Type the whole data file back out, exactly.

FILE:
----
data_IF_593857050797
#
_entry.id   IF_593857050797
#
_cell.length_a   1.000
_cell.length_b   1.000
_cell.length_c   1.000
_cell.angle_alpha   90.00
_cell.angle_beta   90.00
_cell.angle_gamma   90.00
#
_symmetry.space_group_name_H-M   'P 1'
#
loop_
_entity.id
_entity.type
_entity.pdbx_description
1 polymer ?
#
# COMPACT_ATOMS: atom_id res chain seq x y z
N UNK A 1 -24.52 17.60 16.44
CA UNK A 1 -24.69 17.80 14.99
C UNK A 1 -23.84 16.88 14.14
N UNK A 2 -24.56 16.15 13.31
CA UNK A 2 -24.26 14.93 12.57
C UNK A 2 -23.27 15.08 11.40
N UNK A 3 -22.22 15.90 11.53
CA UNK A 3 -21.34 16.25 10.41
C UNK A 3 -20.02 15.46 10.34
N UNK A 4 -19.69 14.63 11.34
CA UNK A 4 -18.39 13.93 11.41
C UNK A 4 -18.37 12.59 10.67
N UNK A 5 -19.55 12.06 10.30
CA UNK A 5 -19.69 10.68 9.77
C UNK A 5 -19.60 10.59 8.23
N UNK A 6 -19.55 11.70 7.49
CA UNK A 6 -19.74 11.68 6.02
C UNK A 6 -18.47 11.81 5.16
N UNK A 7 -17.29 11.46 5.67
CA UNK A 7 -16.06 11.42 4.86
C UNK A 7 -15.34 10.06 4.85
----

data_IF_593857050797
#
_entry.id   IF_593857050797
#
_cell.length_a   1.000
_cell.length_b   1.000
_cell.length_c   1.000
_cell.angle_alpha   90.00
_cell.angle_beta   90.00
_cell.angle_gamma   90.00
#
_symmetry.space_group_name_H-M   'P 1'
#
loop_
_entity.id
_entity.type
_entity.pdbx_description
1 polymer ?
#
# COMPACT_ATOMS: atom_id res chain seq x y z
N UNK A 1 -24.52 17.60 16.44
CA UNK A 1 -24.69 17.80 14.99
C UNK A 1 -23.84 16.88 14.14
N UNK A 2 -24.56 16.15 13.31
CA UNK A 2 -24.26 14.93 12.57
C UNK A 2 -23.27 15.08 11.40
N UNK A 3 -22.22 15.90 11.53
CA UNK A 3 -21.34 16.25 10.41
C UNK A 3 -20.02 15.46 10.34
N UNK A 4 -19.69 14.63 11.34
CA UNK A 4 -18.39 13.93 11.41
C UNK A 4 -18.37 12.59 10.67
N UNK A 5 -19.55 12.06 10.30
CA UNK A 5 -19.69 10.68 9.77
C UNK A 5 -19.60 10.59 8.23
N UNK A 6 -19.55 11.70 7.49
CA UNK A 6 -19.74 11.68 6.02
C UNK A 6 -18.47 11.81 5.16
N UNK A 7 -17.29 11.46 5.67
CA UNK A 7 -16.06 11.42 4.86
C UNK A 7 -15.34 10.06 4.85